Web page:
Adhere to any deadlines your acquirer sets for responding, and provide them with as much relevant documentation pertaining to the transaction as you can. With sufficient information to prove the validity of the disputed charge, it can be re-presented to the issuing bank. That’s all it takes to fight a dispute and stop a chargeback!

Some disputes, of course, cannot be countered with evidence: fraud and merchant error chargebacks, typically. While these must be acknowledged per the process outlined by your bank, there is no point in challenging a dispute that you know has merit.

Dispute Prevention

When a customer approaches you directly with a problem they’re having, they’re doing you a huge favor. Even if their issue seems trivial and their remedy unreasonable, hear them out! Any time you can resolve a customer’s problem and issue a credit before they contact their bank, you are almost certainly preventing a costly and time-consuming dispute from happening.

When disputes occur for technical reasons—improper authorization, the wrong amounts, duplicate charges—merchant error is often the cause. Improved procedures, better staff training, and up-to-date payment processing technology can help lessen the frequency of these disputes.

Following all recommended security and authorization procedures will prevent a great many disputes that otherwise might slip through. For online merchants, AVS/CVV matching is one of the most important of these.

A clear and well thought-out return policy, along with generally strong customer service, can also prevent disputes. Make sure your receipts are legible, your merchant information is concise and unambiguous on cardholders’ bank statements, and that any returns are processed as quickly as possible along with a purchase return authorization to allow the cardholder to track their pending refund.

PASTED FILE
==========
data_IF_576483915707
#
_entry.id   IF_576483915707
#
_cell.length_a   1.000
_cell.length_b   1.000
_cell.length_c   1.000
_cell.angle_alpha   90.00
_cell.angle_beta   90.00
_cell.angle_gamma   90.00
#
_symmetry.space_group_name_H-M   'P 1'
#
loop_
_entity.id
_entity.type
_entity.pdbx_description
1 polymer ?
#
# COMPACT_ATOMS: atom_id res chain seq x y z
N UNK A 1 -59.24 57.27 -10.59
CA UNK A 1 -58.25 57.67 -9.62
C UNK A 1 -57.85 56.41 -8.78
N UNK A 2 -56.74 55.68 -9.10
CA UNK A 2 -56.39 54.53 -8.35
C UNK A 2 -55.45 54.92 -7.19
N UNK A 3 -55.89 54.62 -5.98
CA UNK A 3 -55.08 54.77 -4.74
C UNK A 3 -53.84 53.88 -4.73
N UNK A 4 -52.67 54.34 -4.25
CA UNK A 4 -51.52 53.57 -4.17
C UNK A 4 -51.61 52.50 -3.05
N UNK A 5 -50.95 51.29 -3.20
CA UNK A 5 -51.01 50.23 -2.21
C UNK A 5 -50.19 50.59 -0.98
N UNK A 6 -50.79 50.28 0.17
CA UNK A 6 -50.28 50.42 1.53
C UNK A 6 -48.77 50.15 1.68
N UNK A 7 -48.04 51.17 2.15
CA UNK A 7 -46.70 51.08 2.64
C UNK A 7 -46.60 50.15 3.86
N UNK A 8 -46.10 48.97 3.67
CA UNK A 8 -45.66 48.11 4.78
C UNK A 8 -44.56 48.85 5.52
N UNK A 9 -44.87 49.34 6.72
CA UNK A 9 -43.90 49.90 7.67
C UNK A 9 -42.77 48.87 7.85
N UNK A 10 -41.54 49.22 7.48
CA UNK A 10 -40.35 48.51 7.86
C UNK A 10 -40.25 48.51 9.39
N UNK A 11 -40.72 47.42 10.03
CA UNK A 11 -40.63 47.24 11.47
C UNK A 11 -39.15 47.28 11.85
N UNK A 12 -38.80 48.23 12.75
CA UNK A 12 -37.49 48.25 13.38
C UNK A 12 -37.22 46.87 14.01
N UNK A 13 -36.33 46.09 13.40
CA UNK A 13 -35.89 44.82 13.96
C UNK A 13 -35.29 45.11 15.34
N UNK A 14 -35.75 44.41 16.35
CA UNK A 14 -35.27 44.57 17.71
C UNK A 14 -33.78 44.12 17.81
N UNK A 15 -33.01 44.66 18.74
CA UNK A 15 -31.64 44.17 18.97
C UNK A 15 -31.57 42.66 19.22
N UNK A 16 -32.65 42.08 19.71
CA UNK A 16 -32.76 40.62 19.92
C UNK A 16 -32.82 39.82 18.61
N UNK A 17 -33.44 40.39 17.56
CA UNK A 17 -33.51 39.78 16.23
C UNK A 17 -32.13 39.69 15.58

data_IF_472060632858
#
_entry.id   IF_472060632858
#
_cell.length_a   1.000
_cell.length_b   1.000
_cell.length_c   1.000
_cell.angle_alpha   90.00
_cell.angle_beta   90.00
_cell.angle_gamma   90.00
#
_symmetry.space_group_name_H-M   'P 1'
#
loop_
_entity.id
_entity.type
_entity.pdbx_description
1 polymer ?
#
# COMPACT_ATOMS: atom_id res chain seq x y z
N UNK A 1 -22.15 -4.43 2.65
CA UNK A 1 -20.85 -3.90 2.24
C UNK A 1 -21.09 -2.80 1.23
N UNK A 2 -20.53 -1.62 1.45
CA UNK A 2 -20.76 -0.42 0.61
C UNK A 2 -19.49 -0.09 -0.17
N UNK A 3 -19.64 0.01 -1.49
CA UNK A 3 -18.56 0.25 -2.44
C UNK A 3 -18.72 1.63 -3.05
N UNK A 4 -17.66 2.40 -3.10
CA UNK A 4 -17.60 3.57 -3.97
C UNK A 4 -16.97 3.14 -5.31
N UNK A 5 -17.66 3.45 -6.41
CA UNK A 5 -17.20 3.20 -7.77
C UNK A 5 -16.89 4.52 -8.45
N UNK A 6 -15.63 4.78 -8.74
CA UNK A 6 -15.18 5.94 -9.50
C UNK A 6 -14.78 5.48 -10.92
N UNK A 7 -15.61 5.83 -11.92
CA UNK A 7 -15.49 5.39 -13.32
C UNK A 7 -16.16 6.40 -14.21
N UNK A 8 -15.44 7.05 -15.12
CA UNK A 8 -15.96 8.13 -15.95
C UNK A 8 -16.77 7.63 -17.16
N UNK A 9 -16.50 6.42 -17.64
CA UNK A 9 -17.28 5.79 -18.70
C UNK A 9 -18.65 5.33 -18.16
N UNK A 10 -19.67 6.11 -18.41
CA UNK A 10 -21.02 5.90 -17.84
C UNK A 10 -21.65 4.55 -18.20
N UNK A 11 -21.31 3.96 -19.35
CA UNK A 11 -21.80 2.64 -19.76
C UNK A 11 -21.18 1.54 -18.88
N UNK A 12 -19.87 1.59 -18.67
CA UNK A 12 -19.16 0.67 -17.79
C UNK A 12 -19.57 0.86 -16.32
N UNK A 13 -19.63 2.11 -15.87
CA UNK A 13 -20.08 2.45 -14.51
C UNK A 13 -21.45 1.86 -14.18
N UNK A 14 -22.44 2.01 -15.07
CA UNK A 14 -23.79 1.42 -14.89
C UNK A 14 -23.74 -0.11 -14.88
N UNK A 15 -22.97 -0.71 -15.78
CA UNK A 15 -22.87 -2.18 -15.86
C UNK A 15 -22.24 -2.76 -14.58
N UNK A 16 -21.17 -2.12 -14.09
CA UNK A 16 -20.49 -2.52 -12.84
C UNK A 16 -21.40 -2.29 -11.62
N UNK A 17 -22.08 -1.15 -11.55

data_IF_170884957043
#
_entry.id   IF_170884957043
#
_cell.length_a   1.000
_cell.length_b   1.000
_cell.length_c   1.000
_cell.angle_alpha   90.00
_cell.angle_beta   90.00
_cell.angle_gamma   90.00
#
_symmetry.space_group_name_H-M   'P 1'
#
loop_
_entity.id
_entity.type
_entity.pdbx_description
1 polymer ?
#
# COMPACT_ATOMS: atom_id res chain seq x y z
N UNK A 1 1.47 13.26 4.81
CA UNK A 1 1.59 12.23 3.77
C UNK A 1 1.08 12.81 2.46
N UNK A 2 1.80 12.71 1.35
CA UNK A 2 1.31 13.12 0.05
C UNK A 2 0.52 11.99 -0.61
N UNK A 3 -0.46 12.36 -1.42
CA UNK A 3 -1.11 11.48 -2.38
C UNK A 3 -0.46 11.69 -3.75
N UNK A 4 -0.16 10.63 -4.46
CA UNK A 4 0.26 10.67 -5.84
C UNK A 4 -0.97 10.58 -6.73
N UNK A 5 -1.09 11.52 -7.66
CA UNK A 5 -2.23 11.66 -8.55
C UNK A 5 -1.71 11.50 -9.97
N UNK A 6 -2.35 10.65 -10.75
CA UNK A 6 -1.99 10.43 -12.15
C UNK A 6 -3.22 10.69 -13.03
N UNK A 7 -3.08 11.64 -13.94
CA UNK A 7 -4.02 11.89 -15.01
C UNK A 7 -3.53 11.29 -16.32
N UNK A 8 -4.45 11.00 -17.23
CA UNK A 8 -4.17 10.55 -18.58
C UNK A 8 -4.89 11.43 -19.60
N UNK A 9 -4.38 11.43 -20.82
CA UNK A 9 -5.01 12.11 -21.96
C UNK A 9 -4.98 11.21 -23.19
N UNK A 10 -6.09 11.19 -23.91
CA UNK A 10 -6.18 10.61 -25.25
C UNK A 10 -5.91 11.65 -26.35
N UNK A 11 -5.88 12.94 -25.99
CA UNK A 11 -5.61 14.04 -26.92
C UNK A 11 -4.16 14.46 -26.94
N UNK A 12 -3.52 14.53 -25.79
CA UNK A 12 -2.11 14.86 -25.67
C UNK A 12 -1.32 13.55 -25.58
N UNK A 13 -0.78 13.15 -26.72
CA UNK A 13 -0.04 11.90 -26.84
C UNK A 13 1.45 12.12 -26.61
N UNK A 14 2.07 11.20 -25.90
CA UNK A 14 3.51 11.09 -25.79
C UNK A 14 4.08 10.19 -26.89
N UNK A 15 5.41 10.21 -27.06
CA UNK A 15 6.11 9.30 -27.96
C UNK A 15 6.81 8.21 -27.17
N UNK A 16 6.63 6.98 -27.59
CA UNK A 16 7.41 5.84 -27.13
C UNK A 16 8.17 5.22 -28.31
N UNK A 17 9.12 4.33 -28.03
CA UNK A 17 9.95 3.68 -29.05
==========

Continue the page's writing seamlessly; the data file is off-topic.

Conclusion

Keeping up with each card network's own special rules, procedures, and best practice recommendations can feel overwhelming, but it's a case where the benefit of doing so is crystal clear. Staying in compliance with their guidelines and following their dispute-handling suggestions gives you the best chances of beating disputes and holding on to your revenue.

As a merchant, dealing with customer disputes is part of your regular business routine. Passively accepting them and allowing the default outcome to subtract from your revenue, however, should not be. Acknowledging disputes, assessing their validity and the reasons behind them, and responding accordingly (that means fighting them, whenever possible) must be the strategy you adopt if you want to keep your earnings, protect your business, and continually improve.

Fighting disputes and chargebacks can give you an edge over competitors who don’t fight them and never gain insights into what aspects of their operations, marketing, and product design are alienating some of their customers. Some merchants may worry that fighting chargebacks will make them seem anti-consumer, but the truth is that learning from chargebacks and adapting your business to prevent them will actually make you a stronger company that’s more responsive to your customers’ needs.